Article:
It's time to move again.
Brian McLaren, a leading voice in contemporary religion, argues that-- notwithstanding the dire headlines about the demise of faith and drop in church attendance--Christian faith is not dying. Read more...
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It's time to move again.
Brian McLaren, a leading voice in contemporary religion, argues that-- notwithstanding the dire headlines about the demise of faith and drop in church attendance--Christian faith is not dying. Rather, it is embarking on a once-in-an-era spiritual shift. For millions, the journey has already begun.
Drawing from his work as global activist, pastor, and public theologian, McLaren challenges readers to stop worrying, waiting, and indulging in nostalgia, and instead, to embrace the powerful new understandings that are reshaping the church. In The Great Spiritual Migration, he explores three profound shifts that define the change:
∙ Spiritually, growing numbers of Christians are moving away from defining themselves by lists of beliefs and toward a way of life defined by love
∙ Theologically, believers are increasingly rejecting the image of God as a violent Supreme Being and embracing the image of God as the renewing Spirit at work in our world for the common good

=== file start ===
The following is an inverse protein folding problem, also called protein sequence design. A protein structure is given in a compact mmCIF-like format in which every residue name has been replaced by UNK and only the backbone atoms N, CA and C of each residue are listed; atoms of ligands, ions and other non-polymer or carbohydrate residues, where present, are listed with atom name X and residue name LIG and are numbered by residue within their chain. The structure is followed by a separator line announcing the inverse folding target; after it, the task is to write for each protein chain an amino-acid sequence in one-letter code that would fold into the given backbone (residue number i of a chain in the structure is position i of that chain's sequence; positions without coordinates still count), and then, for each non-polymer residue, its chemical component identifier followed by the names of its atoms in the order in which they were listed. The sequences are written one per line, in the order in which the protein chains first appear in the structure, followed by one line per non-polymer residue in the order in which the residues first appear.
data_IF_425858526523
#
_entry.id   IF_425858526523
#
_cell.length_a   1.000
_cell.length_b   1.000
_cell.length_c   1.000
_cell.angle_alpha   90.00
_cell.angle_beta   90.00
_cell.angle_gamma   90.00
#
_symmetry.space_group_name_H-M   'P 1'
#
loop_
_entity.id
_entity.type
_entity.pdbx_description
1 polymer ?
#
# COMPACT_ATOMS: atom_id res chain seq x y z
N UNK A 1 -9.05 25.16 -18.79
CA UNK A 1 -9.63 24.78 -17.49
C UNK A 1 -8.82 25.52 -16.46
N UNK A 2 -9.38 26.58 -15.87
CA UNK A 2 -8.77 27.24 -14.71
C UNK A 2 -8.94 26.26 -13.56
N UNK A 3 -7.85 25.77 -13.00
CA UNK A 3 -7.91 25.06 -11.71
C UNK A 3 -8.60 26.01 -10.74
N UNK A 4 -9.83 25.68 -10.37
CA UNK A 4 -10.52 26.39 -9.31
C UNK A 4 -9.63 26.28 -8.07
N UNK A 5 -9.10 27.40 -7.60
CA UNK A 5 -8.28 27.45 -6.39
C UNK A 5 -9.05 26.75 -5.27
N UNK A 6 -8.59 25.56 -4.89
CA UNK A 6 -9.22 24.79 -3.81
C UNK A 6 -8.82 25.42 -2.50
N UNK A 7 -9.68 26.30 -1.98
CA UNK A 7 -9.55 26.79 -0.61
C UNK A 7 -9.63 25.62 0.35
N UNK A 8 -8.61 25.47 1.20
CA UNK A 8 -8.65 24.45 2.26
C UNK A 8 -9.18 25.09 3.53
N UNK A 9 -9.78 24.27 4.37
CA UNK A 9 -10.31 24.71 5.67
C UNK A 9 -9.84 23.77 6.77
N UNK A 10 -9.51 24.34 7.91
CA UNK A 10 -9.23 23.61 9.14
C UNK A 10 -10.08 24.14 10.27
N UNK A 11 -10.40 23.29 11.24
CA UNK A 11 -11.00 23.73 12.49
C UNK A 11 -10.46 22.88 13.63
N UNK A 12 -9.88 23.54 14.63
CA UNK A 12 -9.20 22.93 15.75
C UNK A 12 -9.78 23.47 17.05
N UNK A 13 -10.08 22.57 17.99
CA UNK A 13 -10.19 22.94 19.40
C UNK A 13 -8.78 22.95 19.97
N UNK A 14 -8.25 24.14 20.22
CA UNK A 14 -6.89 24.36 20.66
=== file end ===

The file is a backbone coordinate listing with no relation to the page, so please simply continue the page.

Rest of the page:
∙ Missionally, the faithful are identifying less with organized religion and more with organizing religion--spiritual activists dedicated to healing the planet, building peace, overcoming poverty and injustice, and collaborating with other faiths to ensure a better future for all of us
With his trademark brilliance and compassion, McLaren invites readers to seize the moment and set out on the most significant spiritual pilgrimage of our time: to help Christianity become more Christian.
Publishers Weekly® Reviews
- Reviewed in: Publishers Weekly, page .
- Review Date: 2016-07-11
- Reviewer: Staff
In this challenging book, McLaren (We Make the Road by Walking) shifts his focus from “conversation” to movement. As the title suggests, to survive imminent ecological, economic, social, political, and spiritual crises, Jesus followers need to migrate to a new form of Christianity, one that abandons a punitive deity in favor of a creative god of love and nonviolence. The book is divided into three sections, each with study questions. The first urges readers to move from dogma to a loving way of life; the second continues the theme by advocating for an “integral/literary” (nonliteral) view of the Bible; and the third begins to imagine how a new Christianity might look. Movement functions here on two levels: toward a new kind of faith, and as an organized group phenomenon bringing empowerment and change. MacLaren, as usual, writes persuasively. The book, however, raises metaquestions: since he argues that spiritual leaders must model a less consumptive, more eco-friendly lifestyle, it’s perplexing to read a book filled with name-dropping and international travel that’s meant to persuade readers to embrace humility and simplicity. Despite the rhetorical issues, however, the book’s themes are well worth pondering. Agent: Kathryn Helmers, Creative Trust Literary Group. (Sept.)